Welcome to a resource that will help you perform a solid business environment analysis that works for every type of business.
Here’s what you’ll learn today:
- What is a business environment analysis (and why you need it)
- The detailed 4-step process to performing a solid analysis of your business environment, so you can build better, stronger and likely more competitive business models.
- A case study of Blackberry’s business (along with the reasons why it failed)
Let’s dive right in…
The framework and methodology I’ve used in this article is directly coming from a book called Business Model Canvas. I recommend that you check it out if you’d like want to dig deeper on the topic.
What Is a Business Environment Analysis
Now, I want to start with a two-step definition.
The thing is, if you want to perform an analysis of your business, you need to understand a few concepts first.
“The business model describes a company’s core strategy to generate economic value […] and provides the basic template on how the firm is going to make money” (source).
Now, you might think:
Why should I actually perform a business environment analysis?
Well, see, ”business models are designed and executed in specific environments“.
So the secret to being successful in your business is to developing a good understanding of your organization’s environment. Because that will help you conceive stronger, more competitive business models.
“Continuous environmental scanning is more important than ever because of the growing complexity of the economic landscape, greater uncertainty, and severe market disruptions”.
Now, let’s wrap this up:
Because let’s face it:
You can’t take the right decisions if you don’t analyze the factors surrounding your business.
And the truth is, many firms pay the high price of failing to grasp these factors. Some of them add their names to the endless list of those companies that didn’t make history.
Like BlackBerry, who demonstrated that even the most powerful market leaders can be blown away in a mater of months for taking the wrong decisions.
Now that you know what a business environment analysis is , it’s time to move on to the process.
Business Analysis Essentials (How to Perform a Solid Business Environment Analysis)The guide below breaks down the steps and tools needed to conduct a proper business environment analysis.
On top of this, I’m offering you a free, editable PowerPoint template to put in action what you’ve read.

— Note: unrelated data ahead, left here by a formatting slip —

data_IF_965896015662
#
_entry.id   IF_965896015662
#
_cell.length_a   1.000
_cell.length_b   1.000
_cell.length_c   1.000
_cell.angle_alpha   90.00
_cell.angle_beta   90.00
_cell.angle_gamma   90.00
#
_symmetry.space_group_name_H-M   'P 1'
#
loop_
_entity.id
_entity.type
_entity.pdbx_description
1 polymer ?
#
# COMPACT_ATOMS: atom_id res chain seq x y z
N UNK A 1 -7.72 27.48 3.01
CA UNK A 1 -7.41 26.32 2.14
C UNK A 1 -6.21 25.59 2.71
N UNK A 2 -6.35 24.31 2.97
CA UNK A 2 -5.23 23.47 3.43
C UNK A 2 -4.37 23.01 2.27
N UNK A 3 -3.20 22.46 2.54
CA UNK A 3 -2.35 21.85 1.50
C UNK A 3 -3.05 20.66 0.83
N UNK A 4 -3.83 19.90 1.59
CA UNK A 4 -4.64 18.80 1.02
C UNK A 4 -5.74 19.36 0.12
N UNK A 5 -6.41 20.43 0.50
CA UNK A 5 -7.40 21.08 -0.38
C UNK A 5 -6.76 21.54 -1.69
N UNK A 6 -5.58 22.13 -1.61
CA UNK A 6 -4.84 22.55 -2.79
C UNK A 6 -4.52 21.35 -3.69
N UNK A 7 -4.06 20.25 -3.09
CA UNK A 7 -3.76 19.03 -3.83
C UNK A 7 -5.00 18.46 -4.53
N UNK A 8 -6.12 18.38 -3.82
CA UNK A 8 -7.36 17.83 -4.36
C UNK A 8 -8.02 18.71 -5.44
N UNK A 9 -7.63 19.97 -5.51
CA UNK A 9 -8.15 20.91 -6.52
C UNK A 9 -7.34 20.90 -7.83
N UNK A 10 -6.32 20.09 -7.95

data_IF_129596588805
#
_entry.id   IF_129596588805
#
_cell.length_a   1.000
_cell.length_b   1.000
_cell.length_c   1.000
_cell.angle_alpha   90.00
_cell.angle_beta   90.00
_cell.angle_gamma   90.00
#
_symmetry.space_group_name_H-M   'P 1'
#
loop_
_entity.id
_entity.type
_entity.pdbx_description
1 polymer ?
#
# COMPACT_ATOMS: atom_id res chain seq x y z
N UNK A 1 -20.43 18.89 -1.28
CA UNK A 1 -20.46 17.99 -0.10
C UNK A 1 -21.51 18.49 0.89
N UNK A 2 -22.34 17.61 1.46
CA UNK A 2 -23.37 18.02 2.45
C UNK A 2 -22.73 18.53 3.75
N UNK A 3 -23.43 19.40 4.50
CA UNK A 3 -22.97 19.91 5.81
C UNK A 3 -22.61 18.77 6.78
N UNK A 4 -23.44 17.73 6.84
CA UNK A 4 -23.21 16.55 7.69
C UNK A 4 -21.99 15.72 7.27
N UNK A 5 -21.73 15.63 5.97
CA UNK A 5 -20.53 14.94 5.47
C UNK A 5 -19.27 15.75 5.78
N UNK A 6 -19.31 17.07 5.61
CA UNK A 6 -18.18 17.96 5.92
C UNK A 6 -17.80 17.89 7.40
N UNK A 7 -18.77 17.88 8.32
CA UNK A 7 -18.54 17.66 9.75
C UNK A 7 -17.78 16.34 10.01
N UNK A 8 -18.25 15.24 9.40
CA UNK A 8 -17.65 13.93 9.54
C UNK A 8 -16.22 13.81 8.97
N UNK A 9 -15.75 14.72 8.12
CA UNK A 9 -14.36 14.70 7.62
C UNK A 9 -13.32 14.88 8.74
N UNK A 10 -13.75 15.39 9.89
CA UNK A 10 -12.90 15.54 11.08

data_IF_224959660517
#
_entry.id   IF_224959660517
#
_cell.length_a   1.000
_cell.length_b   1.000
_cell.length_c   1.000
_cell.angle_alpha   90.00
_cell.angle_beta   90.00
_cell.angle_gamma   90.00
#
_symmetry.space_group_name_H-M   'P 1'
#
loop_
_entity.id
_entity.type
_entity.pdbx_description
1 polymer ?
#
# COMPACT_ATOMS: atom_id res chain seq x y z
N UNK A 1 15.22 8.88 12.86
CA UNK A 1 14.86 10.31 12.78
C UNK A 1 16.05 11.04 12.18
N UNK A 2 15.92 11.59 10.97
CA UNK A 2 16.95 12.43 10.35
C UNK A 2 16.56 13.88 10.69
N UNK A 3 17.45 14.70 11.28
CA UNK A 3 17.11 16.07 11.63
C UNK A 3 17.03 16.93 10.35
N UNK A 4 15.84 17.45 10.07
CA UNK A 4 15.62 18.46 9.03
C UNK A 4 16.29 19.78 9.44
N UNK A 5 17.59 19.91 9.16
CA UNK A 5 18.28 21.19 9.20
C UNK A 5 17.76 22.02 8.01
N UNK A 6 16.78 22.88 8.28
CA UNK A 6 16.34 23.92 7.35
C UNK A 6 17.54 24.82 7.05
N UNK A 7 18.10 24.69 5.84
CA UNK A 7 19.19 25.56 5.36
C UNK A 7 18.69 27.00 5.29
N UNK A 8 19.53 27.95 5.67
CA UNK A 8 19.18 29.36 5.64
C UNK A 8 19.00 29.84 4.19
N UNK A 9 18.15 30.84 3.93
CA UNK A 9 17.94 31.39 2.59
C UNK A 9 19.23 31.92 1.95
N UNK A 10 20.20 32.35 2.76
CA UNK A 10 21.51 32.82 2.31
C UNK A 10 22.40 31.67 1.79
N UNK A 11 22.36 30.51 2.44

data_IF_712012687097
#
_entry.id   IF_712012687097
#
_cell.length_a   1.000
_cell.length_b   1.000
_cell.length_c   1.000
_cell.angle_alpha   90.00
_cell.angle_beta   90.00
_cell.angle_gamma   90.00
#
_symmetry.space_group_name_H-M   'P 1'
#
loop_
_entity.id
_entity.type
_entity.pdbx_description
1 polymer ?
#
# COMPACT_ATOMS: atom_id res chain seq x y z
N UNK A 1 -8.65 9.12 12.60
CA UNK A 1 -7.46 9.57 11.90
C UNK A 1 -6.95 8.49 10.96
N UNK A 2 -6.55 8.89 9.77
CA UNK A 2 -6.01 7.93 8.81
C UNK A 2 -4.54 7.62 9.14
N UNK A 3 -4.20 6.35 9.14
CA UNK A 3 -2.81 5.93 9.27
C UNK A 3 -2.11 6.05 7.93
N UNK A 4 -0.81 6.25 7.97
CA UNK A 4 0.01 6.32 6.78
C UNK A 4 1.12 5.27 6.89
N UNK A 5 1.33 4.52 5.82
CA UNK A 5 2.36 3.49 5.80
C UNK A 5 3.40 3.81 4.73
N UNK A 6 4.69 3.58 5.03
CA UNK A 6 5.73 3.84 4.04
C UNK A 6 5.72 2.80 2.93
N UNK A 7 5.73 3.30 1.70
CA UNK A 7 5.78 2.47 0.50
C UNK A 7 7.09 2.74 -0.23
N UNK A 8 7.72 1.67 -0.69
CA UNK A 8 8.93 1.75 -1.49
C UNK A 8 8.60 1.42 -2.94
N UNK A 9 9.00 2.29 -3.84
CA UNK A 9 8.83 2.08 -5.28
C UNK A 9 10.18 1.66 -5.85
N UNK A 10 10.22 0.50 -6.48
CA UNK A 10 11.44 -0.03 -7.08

Like I said, the way we’re going to approach business analysis today is rooted to the framework provided in the book below.
Your business model environment can be mapped in four main areas.
I’ve summarized each of these areas in the table below so you can quickly understand how things work.
1. Market Forces
The business environment analysis starts with the market forces area.
What this area does it to assess the attractiveness, dynamics and challenges of your market. And your customers are at the core of it.
|To identify||Questions to answer|
|Market issues||What changes are underway?
Where is the market going to?
Example: market saturation in top-tier countries, emerging markets becoming more and more important
|Market segments||What’s the top customer segments (the group of people you aim to reach and serve)?
Where is the biggest growth potential?
Example: Distributors (B2B), end-customers (B2C). Big or small market segment? Mass market (mainstream consumers) niche (80’s music aficionados)
|Needs & demands||What do customers need and which unsatisfied needs exist?
What do they want to get done?
Example: large unsatisfied healthcare needs in emerging markets
|Switching costs||Is it easy for customers to find and buy similar offers?|
|Revenue attractiveness||What are customers willing to pay for?
Can they easily find cheaper products?
2. Industry Forces
This area is here to help you understand which position your company occupies vs. other companies that produce similar products/services. It’s roughly a SWOT analysis.
Here are the exact questions you shall answer:
|Competitors||Who are they? (large and middle size players)
What do they do better than you?
What do you do better than them?
Which customer segments do they focus on?
|New entrants||Who are they?
How are they different?
What advantages/disadvantages do they have?
|Substitute products||Which product could replace yours?
How much does it cost compared to yours?
Is it easy for customers to switch to this product?
|Stakeholders||Who can influence your business?